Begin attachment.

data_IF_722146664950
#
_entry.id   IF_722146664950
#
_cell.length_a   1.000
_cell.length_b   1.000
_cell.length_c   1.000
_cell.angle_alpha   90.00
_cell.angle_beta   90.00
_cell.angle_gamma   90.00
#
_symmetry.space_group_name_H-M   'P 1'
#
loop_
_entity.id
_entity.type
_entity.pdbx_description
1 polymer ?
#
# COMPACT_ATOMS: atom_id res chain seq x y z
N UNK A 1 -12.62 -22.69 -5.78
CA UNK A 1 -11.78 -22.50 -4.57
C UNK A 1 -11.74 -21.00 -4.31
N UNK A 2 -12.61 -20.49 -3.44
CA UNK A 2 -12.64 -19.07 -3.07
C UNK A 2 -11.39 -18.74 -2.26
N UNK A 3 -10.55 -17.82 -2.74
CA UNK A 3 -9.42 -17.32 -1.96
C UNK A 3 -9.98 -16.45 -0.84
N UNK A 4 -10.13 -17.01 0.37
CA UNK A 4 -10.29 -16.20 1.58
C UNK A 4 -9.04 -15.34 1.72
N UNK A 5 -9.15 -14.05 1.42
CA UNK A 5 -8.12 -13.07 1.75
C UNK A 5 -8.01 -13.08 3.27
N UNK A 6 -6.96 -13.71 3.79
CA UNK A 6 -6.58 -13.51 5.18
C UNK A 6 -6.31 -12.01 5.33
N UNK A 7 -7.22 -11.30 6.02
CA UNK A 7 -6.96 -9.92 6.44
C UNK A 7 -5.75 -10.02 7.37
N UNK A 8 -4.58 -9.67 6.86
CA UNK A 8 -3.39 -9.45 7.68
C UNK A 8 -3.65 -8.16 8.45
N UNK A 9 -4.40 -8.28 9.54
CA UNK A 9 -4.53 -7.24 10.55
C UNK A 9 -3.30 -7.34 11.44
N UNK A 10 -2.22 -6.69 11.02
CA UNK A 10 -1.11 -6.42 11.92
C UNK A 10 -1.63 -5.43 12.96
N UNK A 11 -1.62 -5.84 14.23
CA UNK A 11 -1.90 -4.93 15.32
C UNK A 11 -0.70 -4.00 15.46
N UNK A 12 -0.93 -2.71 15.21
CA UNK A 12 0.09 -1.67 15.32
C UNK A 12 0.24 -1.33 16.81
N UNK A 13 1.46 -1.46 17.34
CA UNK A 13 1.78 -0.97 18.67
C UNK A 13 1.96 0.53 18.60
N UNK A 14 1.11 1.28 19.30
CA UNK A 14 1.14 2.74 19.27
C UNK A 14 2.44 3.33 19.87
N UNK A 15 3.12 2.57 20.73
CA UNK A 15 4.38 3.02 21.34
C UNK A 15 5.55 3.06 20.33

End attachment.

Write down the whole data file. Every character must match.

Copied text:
data_IF_722146664950
#
_entry.id   IF_722146664950
#
_cell.length_a   1.000
_cell.length_b   1.000
_cell.length_c   1.000
_cell.angle_alpha   90.00
_cell.angle_beta   90.00
_cell.angle_gamma   90.00
#
_symmetry.space_group_name_H-M   'P 1'
#
loop_
_entity.id
_entity.type
_entity.pdbx_description
1 polymer ?
#
# COMPACT_ATOMS: atom_id res chain seq x y z
N UNK A 1 -12.62 -22.69 -5.78
CA UNK A 1 -11.78 -22.50 -4.57
C UNK A 1 -11.74 -21.00 -4.31
N UNK A 2 -12.61 -20.49 -3.44
CA UNK A 2 -12.64 -19.07 -3.07
C UNK A 2 -11.39 -18.74 -2.26
N UNK A 3 -10.55 -17.82 -2.74
CA UNK A 3 -9.42 -17.32 -1.96
C UNK A 3 -9.98 -16.45 -0.84
N UNK A 4 -10.13 -17.01 0.37
CA UNK A 4 -10.29 -16.20 1.58
C UNK A 4 -9.04 -15.34 1.72
N UNK A 5 -9.15 -14.05 1.42
CA UNK A 5 -8.12 -13.07 1.75
C UNK A 5 -8.01 -13.08 3.27
N UNK A 6 -6.96 -13.71 3.79
CA UNK A 6 -6.58 -13.51 5.18
C UNK A 6 -6.31 -12.01 5.33
N UNK A 7 -7.22 -11.30 6.02
CA UNK A 7 -6.96 -9.92 6.44
C UNK A 7 -5.75 -10.02 7.37
N UNK A 8 -4.58 -9.67 6.86
CA UNK A 8 -3.39 -9.45 7.68
C UNK A 8 -3.65 -8.16 8.45
N UNK A 9 -4.40 -8.28 9.54
CA UNK A 9 -4.53 -7.24 10.55
C UNK A 9 -3.30 -7.34 11.44
N UNK A 10 -2.22 -6.69 11.02
CA UNK A 10 -1.11 -6.42 11.92
C UNK A 10 -1.63 -5.43 12.96
N UNK A 11 -1.62 -5.84 14.23
CA UNK A 11 -1.90 -4.93 15.32
C UNK A 11 -0.70 -4.00 15.46
N UNK A 12 -0.93 -2.71 15.21
CA UNK A 12 0.09 -1.67 15.32
C UNK A 12 0.24 -1.33 16.81
N UNK A 13 1.46 -1.46 17.34
CA UNK A 13 1.78 -0.97 18.67
C UNK A 13 1.96 0.53 18.60
N UNK A 14 1.11 1.28 19.30
CA UNK A 14 1.14 2.74 19.27
C UNK A 14 2.44 3.33 19.87
N UNK A 15 3.12 2.57 20.73
CA UNK A 15 4.38 3.02 21.34
C UNK A 15 5.55 3.06 20.33